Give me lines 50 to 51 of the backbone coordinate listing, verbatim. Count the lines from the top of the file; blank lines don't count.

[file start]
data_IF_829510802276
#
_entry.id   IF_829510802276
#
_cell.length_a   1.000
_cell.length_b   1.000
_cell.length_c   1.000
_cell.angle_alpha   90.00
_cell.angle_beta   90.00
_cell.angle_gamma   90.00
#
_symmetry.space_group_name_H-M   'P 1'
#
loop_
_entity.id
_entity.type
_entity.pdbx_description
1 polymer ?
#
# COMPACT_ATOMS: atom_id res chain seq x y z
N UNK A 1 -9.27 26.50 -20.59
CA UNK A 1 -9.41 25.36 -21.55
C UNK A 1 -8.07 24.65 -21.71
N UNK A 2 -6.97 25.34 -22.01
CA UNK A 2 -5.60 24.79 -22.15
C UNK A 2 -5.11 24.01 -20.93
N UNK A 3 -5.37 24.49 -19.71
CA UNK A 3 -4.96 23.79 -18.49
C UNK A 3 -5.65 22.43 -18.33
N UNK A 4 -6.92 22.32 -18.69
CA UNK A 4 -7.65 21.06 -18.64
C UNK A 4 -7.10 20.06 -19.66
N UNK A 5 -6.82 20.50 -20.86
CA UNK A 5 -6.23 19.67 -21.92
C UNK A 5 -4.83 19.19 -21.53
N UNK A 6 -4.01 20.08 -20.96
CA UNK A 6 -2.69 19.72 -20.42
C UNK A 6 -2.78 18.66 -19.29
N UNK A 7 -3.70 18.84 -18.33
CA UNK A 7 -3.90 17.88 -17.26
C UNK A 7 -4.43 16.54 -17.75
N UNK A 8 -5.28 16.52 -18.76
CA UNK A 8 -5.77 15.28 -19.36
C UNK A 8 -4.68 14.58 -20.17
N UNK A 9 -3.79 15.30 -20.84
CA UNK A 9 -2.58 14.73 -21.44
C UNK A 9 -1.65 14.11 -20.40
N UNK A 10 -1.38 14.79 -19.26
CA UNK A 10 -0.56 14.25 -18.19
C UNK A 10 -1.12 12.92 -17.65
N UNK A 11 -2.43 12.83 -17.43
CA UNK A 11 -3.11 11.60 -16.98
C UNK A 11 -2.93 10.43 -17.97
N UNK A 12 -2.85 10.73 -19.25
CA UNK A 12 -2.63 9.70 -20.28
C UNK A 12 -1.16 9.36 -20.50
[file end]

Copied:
C UNK A 10 -1.12 12.92 -17.65
N UNK A 11 -2.43 12.83 -17.43